The system prevented the princess from meeting people whom her mother and Conroy deemed undesirable (including most of her father’s family), and was designed to render her weak and dependent upon them. Victoria shared a bedroom with her mother every night, studied with private tutors to a regular timetable and spent her play-hours with her dolls and her King Charles Spaniel, Dash. Her lessons included French, German, Italian, and Latin, but she spoke only English at home.
In 1830, the Duchess of Kent and Conroy took Victoria across the centre of England to visit the Malvern Hills, stopping at towns and great country houses along the way. Similar journeys to other parts of England and Wales were taken in 1832, 1833, 1834 and 1835.
To the King’s annoyance, Victoria was enthusiastically welcomed in each of the stops. William compared the journeys to royal progresses and was concerned that they portrayed Victoria as his rival rather than his heir presumptive. Victoria disliked the trips, the constant round of public appearances made her tired and ill and there was little time for her to rest. She objected on the grounds of the King’s disapproval, but her mother dismissed his complaints as motivated by jealousy and forced Victoria to continue the tours.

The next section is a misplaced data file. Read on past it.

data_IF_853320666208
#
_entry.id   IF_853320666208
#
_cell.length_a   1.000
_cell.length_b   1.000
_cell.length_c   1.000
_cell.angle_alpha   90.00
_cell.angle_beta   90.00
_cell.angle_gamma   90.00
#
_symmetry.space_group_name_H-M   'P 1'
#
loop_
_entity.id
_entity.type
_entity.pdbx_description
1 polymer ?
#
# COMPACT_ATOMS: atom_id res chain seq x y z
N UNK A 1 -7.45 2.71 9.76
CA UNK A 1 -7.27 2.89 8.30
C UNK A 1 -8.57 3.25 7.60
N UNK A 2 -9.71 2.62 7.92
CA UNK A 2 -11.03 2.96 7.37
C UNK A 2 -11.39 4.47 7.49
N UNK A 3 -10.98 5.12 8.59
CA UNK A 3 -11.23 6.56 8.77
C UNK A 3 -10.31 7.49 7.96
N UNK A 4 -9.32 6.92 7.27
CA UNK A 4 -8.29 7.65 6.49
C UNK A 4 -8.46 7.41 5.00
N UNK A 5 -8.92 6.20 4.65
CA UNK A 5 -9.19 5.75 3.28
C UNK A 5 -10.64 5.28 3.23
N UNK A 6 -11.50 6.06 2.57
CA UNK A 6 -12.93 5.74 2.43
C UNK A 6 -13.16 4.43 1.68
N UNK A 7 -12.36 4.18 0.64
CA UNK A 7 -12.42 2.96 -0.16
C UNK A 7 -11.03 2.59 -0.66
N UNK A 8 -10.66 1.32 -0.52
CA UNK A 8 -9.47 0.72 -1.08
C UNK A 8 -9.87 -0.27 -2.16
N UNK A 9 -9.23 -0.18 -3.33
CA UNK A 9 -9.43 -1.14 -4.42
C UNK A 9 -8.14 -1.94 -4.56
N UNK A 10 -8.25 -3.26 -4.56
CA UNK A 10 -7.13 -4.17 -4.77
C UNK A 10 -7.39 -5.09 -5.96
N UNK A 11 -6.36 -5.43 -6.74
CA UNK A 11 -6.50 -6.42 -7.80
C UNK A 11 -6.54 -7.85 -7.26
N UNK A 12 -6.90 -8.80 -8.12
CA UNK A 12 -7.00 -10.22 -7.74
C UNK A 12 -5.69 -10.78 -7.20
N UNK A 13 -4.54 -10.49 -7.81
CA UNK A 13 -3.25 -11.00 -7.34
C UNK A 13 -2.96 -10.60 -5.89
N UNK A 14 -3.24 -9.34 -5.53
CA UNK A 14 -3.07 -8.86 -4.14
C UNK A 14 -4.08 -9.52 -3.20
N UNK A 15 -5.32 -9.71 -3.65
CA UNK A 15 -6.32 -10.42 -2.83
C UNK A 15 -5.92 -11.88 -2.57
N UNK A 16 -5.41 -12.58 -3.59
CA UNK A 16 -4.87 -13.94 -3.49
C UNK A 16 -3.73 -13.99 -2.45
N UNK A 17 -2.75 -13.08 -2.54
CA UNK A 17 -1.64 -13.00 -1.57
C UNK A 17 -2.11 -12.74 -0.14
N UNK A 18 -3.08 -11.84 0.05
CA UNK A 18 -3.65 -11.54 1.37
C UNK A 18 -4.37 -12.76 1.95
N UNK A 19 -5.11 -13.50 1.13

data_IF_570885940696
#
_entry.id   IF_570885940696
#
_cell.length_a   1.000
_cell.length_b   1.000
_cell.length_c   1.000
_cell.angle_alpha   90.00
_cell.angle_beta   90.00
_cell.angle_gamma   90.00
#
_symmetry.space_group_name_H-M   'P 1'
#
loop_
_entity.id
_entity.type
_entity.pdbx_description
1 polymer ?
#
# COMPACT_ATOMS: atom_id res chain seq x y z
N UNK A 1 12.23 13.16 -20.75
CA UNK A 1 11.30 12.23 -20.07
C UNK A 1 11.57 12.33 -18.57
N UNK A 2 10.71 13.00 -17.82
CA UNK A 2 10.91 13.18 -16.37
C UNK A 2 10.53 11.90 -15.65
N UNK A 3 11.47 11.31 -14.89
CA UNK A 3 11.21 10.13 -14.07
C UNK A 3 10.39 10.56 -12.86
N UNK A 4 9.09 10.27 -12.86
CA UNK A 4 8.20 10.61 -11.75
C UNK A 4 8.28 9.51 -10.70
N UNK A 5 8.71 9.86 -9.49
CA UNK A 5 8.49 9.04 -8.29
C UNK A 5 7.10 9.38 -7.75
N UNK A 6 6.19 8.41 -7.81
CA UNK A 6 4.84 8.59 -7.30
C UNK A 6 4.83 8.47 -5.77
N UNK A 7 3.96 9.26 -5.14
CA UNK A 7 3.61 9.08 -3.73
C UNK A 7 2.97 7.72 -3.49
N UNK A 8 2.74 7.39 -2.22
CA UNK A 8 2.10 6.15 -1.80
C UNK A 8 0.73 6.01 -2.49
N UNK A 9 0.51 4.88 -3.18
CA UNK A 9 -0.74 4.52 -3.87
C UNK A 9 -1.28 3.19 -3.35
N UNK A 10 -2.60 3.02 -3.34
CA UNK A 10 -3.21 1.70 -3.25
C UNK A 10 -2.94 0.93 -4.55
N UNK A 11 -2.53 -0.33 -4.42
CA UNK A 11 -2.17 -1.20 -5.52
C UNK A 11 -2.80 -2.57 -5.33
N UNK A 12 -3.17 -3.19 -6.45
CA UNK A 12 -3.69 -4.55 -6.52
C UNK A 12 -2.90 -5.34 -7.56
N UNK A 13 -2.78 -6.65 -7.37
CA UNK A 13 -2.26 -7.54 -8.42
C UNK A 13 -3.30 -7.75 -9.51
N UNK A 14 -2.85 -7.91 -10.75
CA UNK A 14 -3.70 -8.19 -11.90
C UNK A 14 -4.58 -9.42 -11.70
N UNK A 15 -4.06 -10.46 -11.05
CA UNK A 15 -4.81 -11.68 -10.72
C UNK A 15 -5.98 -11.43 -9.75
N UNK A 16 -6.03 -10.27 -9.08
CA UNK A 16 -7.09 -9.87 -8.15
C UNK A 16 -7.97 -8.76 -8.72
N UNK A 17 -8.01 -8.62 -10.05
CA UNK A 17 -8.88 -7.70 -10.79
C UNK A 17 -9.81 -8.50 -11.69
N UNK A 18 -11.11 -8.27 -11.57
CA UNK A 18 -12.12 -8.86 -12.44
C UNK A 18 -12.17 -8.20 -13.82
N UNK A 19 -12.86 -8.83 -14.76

At Ramsgate in October 1835, Victoria contracted a severe fever, which Conroy initially dismissed as a childish pretence. While Victoria was ill, Conroy and the Duchess unsuccessfully badgered her to make Conroy her private secretary.
As a teenager Victoria resisted persistent attempts by her mother and Conroy to appoint him to her staff. Once queen, she banned him from her presence, but he remained in her mother’s household.
By 1836, Victoria’s maternal uncle Leopold, who had been King of the Belgians since 1831, hoped to marry her to Prince Albert, the son of his brother Ernest I, Duke of Saxe-Coburg and Gotha. Leopold arranged for Victoria’s mother to invite her Coburg relatives to visit her in May 1836, with the purpose of introducing Victoria to Albert.
William IV, however, disapproved of any match with the Coburgs, and instead favoured the suit of Prince Alexander of the Netherlands, second son of the Prince of Orange. Victoria was aware of the various matrimonial plans and critically appraised a parade of eligible princes.